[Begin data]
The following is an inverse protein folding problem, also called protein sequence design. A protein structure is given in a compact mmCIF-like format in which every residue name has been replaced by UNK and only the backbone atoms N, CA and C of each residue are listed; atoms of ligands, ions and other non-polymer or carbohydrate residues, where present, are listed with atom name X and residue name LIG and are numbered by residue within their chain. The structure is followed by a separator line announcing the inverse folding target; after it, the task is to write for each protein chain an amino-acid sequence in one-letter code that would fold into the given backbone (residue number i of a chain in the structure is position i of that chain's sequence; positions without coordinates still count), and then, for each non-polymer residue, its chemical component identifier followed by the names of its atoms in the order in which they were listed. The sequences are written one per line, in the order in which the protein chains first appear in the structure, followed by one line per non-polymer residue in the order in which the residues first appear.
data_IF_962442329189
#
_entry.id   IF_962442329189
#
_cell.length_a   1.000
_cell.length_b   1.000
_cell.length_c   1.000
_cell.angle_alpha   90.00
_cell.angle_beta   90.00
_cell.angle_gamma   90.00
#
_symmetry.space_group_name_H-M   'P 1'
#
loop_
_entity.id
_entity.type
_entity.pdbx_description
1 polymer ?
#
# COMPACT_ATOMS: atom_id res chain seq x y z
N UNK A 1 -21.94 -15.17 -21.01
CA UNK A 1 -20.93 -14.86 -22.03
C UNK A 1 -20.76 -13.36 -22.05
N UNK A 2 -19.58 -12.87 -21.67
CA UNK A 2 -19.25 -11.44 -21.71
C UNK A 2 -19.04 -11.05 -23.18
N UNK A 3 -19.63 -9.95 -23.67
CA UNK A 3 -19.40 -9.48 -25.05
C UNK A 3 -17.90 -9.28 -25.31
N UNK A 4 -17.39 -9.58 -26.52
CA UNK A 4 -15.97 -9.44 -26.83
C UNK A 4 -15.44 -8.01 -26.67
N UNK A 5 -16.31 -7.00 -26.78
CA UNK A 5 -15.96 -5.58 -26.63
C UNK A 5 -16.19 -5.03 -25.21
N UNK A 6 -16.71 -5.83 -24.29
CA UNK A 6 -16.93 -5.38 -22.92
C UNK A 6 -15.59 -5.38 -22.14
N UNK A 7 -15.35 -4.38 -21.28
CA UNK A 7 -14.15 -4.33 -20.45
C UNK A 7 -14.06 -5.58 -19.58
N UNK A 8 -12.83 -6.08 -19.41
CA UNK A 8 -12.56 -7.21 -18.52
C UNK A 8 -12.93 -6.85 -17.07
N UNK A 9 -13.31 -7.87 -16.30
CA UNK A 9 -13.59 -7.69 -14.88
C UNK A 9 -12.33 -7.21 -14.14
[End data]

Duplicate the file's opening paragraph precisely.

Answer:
The following is an inverse protein folding problem, also called protein sequence design. A protein structure is given in a compact mmCIF-like format in which every residue name has been replaced by UNK and only the backbone atoms N, CA and C of each residue are listed; atoms of ligands, ions and other non-polymer or carbohydrate residues, where present, are listed with atom name X and residue name LIG and are numbered by residue within their chain. The structure is followed by a separator line announcing the inverse folding target; after it, the task is to write for each protein chain an amino-acid sequence in one-letter code that would fold into the given backbone (residue number i of a chain in the structure is position i of that chain's sequence; positions without coordinates still count), and then, for each non-polymer residue, its chemical component identifier followed by the names of its atoms in the order in which they were listed. The sequences are written one per line, in the order in which the protein chains first appear in the structure, followed by one line per non-polymer residue in the order in which the residues first appear.